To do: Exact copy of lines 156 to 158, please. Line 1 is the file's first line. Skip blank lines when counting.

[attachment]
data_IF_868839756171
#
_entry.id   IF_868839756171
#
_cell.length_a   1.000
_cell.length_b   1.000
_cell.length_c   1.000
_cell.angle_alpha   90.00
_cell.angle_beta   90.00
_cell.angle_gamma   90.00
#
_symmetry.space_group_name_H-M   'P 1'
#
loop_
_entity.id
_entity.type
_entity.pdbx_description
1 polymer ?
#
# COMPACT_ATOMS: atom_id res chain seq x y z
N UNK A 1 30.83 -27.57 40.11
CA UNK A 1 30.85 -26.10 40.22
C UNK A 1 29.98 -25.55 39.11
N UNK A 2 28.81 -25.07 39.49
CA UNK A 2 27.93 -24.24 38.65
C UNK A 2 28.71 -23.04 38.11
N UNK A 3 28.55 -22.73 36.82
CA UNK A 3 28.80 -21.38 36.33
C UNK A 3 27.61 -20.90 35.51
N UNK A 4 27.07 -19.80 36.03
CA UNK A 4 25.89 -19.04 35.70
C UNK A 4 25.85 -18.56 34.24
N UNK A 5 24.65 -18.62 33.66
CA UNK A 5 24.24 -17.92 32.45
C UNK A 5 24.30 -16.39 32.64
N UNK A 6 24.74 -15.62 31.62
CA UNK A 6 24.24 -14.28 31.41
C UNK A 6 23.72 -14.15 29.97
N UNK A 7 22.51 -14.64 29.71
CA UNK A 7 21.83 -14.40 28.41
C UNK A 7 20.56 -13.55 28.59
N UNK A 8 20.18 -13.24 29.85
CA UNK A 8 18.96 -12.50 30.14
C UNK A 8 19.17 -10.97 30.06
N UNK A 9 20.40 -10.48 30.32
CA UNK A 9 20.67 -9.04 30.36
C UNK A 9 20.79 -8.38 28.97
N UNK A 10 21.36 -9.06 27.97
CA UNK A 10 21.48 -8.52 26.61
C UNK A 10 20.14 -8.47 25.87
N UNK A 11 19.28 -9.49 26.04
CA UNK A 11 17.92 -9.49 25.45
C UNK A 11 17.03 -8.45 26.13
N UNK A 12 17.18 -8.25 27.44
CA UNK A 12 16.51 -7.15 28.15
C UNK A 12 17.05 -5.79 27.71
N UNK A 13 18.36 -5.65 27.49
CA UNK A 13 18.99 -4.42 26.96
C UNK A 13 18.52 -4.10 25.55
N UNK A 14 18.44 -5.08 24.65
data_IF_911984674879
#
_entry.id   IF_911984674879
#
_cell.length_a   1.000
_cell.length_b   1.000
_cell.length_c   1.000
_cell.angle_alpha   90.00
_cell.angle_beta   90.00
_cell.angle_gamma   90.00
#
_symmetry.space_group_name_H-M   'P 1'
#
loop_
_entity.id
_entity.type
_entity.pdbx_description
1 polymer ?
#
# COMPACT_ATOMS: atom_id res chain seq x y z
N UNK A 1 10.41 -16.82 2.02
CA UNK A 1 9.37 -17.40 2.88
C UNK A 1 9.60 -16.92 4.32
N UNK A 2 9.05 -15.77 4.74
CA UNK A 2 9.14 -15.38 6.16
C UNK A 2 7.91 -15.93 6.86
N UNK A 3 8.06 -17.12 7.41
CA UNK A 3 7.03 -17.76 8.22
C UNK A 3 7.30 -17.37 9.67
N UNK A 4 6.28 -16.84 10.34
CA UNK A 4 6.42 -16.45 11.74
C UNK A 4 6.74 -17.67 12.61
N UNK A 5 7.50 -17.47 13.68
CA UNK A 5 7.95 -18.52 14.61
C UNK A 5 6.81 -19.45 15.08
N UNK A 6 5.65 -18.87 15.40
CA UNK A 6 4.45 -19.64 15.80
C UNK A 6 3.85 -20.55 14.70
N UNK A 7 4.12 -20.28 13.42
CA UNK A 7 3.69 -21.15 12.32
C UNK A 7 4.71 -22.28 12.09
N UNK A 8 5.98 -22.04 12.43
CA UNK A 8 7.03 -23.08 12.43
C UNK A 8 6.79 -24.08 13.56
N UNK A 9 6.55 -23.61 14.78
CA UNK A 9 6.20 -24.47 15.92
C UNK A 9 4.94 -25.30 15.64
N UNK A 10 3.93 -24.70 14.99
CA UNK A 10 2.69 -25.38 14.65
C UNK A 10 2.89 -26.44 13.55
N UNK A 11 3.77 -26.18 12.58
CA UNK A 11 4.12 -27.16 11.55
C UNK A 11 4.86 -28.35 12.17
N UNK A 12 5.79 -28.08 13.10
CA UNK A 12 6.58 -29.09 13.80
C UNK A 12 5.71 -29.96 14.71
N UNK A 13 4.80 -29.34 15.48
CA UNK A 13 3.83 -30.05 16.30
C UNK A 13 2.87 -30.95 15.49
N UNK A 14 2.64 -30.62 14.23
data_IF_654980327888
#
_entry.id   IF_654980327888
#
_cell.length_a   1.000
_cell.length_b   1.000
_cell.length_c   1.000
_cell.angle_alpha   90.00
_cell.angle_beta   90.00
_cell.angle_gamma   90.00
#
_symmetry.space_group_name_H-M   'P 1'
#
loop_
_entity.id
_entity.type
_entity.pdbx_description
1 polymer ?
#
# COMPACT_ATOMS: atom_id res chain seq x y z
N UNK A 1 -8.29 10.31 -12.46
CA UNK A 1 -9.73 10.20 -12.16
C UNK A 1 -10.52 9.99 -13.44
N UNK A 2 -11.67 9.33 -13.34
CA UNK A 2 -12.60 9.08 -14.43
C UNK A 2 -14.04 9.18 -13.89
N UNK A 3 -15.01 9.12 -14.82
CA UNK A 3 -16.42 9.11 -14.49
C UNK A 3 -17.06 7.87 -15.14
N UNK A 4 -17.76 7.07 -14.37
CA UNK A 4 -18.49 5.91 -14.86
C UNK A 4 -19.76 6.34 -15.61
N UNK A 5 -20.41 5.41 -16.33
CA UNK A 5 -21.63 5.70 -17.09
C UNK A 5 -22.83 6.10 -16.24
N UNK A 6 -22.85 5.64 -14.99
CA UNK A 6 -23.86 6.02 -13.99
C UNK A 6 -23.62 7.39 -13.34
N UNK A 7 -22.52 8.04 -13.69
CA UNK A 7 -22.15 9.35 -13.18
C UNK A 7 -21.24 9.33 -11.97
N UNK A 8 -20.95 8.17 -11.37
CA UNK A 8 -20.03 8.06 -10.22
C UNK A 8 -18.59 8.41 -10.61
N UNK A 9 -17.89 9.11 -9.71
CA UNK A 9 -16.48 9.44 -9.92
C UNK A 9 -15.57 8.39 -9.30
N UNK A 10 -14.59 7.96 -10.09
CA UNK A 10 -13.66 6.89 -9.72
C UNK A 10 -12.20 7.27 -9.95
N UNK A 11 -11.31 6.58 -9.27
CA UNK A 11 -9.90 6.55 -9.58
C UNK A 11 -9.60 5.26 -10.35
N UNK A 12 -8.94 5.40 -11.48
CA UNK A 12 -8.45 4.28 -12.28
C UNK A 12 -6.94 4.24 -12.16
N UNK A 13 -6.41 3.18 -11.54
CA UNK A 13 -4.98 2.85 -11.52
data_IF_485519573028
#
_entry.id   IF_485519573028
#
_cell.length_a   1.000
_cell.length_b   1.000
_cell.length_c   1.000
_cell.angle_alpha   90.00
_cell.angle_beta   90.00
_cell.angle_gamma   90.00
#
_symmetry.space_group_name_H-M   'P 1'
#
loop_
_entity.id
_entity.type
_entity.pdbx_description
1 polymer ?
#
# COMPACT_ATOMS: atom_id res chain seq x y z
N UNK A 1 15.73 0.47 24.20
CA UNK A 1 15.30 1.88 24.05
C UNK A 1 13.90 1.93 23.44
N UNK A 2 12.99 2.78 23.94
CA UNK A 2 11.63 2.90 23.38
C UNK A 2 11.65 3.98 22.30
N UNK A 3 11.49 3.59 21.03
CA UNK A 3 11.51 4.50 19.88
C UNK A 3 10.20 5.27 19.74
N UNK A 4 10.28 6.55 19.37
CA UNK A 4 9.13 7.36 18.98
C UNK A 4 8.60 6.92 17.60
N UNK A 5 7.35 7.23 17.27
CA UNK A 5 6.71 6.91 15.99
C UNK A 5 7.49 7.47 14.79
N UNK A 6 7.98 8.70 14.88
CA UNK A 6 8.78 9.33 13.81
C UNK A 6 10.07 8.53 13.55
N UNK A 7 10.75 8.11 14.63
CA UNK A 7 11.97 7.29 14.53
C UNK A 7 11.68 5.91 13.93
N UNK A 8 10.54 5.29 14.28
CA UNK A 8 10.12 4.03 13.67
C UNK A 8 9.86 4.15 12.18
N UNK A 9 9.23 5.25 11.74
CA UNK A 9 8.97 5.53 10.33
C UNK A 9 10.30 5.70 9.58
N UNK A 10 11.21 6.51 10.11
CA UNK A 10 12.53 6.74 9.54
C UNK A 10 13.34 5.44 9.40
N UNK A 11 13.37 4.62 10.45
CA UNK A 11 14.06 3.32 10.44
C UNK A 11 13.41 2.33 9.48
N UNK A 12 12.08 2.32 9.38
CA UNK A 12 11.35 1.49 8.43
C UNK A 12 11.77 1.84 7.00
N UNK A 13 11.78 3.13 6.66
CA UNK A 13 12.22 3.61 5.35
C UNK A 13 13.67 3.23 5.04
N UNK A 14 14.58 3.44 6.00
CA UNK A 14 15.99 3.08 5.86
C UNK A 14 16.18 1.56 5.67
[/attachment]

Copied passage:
N UNK A 6 -22.85 5.64 -14.99
CA UNK A 6 -23.86 6.02 -13.99
C UNK A 6 -23.62 7.39 -13.34